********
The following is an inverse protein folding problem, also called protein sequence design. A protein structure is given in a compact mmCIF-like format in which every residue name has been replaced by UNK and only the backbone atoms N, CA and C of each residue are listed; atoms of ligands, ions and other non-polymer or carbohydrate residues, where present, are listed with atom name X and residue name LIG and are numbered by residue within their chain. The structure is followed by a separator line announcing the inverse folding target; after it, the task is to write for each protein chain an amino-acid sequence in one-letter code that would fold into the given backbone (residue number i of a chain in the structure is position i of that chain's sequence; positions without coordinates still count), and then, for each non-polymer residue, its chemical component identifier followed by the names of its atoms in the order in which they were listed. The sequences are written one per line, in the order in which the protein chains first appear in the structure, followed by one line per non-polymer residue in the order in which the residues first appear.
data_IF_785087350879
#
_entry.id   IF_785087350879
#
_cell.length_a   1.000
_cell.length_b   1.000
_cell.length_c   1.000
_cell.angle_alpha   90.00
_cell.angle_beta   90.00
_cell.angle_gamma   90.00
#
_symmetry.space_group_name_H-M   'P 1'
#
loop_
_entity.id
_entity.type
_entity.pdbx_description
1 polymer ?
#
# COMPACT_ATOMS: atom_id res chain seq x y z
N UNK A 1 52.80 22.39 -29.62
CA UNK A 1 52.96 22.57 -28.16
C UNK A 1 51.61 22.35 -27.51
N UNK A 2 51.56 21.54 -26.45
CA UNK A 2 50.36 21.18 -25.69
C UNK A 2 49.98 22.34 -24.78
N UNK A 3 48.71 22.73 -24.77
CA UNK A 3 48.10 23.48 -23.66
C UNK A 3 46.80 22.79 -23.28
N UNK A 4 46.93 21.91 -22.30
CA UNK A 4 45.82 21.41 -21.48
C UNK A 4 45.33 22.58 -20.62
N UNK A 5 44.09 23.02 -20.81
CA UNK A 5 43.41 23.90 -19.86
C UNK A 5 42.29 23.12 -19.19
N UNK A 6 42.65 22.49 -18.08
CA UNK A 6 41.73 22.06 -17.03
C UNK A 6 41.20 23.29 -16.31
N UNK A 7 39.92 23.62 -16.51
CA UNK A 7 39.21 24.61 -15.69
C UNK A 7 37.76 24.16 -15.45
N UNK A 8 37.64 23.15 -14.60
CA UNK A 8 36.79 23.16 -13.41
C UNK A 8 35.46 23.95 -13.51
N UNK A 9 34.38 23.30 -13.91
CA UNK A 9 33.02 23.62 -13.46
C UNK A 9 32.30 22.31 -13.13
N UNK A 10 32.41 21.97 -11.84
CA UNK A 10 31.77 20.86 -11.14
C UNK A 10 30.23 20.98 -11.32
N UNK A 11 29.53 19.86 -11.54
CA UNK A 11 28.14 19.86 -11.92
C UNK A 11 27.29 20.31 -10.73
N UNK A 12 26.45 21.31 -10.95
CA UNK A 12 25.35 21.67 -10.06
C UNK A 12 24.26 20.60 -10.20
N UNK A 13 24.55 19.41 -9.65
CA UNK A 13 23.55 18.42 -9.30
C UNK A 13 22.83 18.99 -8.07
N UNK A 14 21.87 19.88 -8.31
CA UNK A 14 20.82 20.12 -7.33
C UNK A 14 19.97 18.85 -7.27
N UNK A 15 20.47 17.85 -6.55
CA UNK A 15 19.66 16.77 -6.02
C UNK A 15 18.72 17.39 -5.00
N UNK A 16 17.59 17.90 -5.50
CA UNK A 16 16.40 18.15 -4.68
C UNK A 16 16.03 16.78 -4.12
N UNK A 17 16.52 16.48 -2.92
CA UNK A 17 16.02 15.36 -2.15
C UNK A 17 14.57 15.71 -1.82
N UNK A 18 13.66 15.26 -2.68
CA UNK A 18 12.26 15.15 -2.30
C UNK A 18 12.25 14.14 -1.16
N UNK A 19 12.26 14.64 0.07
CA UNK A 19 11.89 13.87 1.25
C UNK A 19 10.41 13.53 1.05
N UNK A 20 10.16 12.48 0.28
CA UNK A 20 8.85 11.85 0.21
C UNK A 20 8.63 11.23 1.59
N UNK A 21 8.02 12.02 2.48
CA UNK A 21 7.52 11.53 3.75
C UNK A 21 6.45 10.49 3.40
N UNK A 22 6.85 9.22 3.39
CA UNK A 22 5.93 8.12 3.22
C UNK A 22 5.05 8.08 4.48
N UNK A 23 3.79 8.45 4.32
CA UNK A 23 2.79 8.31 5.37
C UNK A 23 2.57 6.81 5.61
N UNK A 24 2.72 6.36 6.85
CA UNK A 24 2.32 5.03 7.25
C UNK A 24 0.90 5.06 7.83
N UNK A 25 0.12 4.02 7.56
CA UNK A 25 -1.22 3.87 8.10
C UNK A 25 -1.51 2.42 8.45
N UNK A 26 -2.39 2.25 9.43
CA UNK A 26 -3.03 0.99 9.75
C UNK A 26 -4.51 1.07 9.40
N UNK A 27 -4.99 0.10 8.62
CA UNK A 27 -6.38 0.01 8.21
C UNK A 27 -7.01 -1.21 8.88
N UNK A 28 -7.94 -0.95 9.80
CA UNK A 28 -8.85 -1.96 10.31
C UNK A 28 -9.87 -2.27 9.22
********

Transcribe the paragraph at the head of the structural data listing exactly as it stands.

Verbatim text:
The following is an inverse protein folding problem, also called protein sequence design. A protein structure is given in a compact mmCIF-like format in which every residue name has been replaced by UNK and only the backbone atoms N, CA and C of each residue are listed; atoms of ligands, ions and other non-polymer or carbohydrate residues, where present, are listed with atom name X and residue name LIG and are numbered by residue within their chain. The structure is followed by a separator line announcing the inverse folding target; after it, the task is to write for each protein chain an amino-acid sequence in one-letter code that would fold into the given backbone (residue number i of a chain in the structure is position i of that chain's sequence; positions without coordinates still count), and then, for each non-polymer residue, its chemical component identifier followed by the names of its atoms in the order in which they were listed. The sequences are written one per line, in the order in which the protein chains first appear in the structure, followed by one line per non-polymer residue in the order in which the residues first appear.